Mr. Jose Manuel Barroso, President of the European Commission, Mr. Lazlo Surjan, Vice-President of the European Parliament, Mr. Herman Van Rompuy, President of the European Council and twenty-four Senior Leaders met in Brussels and discussed the theme: Intergenerational Solidarity: Setting the Parameters for Tomorrow's Society in Europe.
Twenty-four Senior Representatives from the Christian (Orthodox, Catholiques, Protestants), Jewish and Muslim religions met in Brussels. The Church of Cyprus was represented by His Beatitude the Archbishop of New Justiniana and All Cyprus Mr. Chrysostomos II.
This was the eighth in a series of annual meetings launched by President Barroso in 2005. This is the third time that the meeting takes place in the context of the Lisbon Treaty which foresees in its Art 17 that the Union maintains an open, transparent and regular dialogue with religion, churches and communities of conviction. The meeting testifies once again of the importance that the European institutions give to this dialogue.
Mr. José Manuel Barroso, President of the European Commission, said: "To tackle the economic crisis, we are doing a lot to ensure the right balance between solidarity and responsibility among Member States. But we need to devote at least as much attention to solidarity and responsibility among the young and the old. Ultimately, we will only be able to come well out of this crisis and lay the foundations of a prosperous future, if we keep solidarity between people and generations at the heart of our actions. This is the glue that keeps our communities together. The churches and religious communities are well placed to build bridges in our societies."
Mr. László Surján, Vice-President of the European Parliament, stated: "Intergenerational solidarity is an obligation in Judeo-Christian heritage and in other religions as well. Nowadays, it is not only a question of religion but intergenerational solidarity has strong financial implications too: today's debt can be seen as tomorrow's potential taxes. Debt reduction therefore is a matter of intergenerational justice. Debt is not only a burden for new generations; it is multiplied by an interest rate. Europeans might well be envious of interest-free medieval times, or could well listen to other cultures in which there is no interest to be paid at all. It may be unrealistic to think about an interest-free financial system, but the alarming recent news from the City of London creates a strong desire for something completely new."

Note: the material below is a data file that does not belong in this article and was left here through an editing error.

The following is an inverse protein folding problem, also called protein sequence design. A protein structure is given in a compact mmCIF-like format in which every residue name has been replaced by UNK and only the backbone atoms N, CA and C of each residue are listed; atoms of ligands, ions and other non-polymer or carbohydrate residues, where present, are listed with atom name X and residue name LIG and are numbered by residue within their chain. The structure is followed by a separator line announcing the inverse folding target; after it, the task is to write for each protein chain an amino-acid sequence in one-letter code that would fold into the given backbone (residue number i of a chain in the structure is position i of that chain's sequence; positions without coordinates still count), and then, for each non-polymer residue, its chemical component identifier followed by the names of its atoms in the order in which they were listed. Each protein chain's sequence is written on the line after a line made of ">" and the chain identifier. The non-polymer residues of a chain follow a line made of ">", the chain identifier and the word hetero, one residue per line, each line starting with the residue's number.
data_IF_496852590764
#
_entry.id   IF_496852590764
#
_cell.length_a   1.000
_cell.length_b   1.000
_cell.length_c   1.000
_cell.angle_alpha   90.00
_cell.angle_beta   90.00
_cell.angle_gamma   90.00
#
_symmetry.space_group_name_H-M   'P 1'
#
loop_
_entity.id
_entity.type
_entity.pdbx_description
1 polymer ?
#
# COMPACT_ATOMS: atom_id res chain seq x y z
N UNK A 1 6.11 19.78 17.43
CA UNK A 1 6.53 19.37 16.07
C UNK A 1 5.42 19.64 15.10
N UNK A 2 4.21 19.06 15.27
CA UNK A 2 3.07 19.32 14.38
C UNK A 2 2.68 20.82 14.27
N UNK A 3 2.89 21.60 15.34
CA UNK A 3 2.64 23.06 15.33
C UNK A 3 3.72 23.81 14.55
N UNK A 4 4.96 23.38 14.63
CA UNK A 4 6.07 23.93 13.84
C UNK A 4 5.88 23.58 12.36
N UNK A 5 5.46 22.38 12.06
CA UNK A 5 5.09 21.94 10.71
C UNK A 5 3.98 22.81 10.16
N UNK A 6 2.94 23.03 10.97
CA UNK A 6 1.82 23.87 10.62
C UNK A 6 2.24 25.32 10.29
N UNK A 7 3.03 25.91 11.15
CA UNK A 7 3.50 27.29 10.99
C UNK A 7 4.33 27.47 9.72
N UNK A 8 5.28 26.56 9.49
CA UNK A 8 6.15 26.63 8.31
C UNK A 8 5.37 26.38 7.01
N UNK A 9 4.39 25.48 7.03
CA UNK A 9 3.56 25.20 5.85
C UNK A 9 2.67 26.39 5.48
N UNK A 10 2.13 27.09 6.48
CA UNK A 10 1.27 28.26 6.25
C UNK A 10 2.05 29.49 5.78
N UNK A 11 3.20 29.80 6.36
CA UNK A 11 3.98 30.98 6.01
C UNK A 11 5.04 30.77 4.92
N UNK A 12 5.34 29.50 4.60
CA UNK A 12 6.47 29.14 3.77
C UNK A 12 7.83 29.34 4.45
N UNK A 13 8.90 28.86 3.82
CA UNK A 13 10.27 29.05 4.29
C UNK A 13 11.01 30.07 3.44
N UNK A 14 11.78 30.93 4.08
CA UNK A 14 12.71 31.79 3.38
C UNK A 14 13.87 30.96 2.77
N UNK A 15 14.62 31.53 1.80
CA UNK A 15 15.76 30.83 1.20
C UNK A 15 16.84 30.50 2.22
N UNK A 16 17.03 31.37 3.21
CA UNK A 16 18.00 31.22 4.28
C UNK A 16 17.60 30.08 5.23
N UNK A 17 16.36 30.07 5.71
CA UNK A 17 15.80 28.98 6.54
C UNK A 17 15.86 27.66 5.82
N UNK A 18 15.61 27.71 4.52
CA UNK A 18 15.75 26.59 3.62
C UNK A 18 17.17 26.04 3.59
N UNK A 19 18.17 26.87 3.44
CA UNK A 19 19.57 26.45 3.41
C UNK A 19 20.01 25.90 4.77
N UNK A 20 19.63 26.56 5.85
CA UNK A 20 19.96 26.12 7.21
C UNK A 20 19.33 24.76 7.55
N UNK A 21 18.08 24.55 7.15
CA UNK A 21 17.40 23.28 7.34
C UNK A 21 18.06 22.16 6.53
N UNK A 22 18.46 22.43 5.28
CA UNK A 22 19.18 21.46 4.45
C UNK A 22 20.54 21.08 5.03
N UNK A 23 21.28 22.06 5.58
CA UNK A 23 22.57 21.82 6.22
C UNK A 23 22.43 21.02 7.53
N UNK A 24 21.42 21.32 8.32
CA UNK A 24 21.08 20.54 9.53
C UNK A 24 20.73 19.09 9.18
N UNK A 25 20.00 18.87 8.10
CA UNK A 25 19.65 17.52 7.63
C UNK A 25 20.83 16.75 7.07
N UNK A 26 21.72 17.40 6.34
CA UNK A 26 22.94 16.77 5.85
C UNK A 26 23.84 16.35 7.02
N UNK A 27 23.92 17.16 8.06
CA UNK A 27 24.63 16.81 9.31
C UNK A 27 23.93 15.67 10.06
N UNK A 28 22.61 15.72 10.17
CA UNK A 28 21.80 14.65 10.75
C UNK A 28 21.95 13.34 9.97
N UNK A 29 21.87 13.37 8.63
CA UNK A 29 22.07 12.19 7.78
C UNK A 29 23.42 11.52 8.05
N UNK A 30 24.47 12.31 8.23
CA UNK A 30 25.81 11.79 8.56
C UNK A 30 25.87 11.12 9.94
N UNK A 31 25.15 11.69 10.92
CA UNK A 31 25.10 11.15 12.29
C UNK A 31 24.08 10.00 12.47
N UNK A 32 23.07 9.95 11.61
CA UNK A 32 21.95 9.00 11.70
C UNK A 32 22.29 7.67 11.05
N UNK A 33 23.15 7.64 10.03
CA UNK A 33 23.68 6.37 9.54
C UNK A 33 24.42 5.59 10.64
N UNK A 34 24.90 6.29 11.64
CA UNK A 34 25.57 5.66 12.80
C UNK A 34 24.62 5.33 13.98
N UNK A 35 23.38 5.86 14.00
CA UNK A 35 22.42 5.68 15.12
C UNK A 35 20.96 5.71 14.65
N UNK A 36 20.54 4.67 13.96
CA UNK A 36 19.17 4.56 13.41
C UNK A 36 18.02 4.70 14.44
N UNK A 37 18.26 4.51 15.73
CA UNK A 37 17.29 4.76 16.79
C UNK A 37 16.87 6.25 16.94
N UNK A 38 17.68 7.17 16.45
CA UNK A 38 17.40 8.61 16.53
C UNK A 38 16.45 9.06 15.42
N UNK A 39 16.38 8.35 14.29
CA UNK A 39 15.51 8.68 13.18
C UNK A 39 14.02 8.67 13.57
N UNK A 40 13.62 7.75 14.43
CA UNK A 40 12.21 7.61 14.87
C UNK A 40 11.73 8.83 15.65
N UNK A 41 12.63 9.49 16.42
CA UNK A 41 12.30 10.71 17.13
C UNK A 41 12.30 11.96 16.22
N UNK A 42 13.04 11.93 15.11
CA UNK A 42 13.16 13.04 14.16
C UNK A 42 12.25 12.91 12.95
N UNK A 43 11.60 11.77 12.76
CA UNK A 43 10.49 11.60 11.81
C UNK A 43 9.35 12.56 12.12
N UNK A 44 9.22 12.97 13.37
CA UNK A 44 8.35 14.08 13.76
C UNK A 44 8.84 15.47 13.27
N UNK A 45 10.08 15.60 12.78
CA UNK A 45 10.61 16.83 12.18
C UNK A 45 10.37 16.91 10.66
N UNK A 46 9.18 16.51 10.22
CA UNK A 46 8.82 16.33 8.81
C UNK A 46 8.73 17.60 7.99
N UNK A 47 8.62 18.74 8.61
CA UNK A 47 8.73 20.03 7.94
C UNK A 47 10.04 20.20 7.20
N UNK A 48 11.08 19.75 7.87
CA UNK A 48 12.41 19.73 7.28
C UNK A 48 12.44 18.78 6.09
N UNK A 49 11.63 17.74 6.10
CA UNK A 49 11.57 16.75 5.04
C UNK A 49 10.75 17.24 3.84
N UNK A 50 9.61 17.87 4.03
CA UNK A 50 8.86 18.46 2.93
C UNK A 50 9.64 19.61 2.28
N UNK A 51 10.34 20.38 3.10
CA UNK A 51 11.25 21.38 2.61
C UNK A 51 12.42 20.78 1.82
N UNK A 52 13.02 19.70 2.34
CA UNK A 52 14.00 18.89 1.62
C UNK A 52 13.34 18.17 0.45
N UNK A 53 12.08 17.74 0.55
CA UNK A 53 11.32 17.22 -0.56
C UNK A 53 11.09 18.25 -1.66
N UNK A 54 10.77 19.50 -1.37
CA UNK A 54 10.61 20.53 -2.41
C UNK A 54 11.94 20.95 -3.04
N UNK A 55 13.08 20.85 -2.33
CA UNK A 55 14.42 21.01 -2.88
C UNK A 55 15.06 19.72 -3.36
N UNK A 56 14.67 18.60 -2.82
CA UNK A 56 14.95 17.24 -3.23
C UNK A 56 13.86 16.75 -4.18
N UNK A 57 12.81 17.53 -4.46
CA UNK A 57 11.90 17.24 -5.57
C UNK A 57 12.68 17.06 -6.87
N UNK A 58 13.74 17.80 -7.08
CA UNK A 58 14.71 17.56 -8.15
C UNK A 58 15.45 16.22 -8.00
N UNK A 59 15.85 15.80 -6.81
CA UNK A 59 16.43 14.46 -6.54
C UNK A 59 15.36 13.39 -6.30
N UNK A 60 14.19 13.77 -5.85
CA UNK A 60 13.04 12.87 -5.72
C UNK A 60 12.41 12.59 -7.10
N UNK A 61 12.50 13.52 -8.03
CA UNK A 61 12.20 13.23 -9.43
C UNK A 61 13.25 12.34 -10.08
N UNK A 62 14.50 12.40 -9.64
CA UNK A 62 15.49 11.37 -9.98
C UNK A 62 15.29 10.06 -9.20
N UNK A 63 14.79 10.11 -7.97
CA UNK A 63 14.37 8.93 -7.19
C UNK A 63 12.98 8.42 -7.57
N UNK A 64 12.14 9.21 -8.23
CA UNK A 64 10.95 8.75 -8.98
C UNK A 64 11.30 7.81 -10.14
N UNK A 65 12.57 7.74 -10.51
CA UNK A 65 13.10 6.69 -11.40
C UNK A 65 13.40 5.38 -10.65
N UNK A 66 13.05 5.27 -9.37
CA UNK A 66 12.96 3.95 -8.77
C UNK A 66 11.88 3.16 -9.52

Mr. Herman Van Rompuy, President of the European Council said: "We cannot afford, socially, economically and in the first instance, humanely, a 'lost generation' in Europe. Neither can we afford to have older people side-lined for 'lesser productivity'. The productivity of wisdom and knowledge is for sure not as measurable as the productivity of manufacturing consumer goods, but African wisdom reminds us that when an older man dies, a library disappears. Churches, synagogues, mosques, temples and their NGO's, schools and associations are bringing, at local level, persons together. They can, also therefore, play an important role in improving understanding and mutual learning between generations"
In his speech the Archbishop of New Justiniana and All Cyprus Mr. Chrysostomos II among other said:
... “Family is part of the main core of the orthodox Christian tradition and has a prominent position. In a combination with the Christian virtue of love, family becomes the nursery of society where the concepts of caress, respecting and the responsibility one to other are been developed ....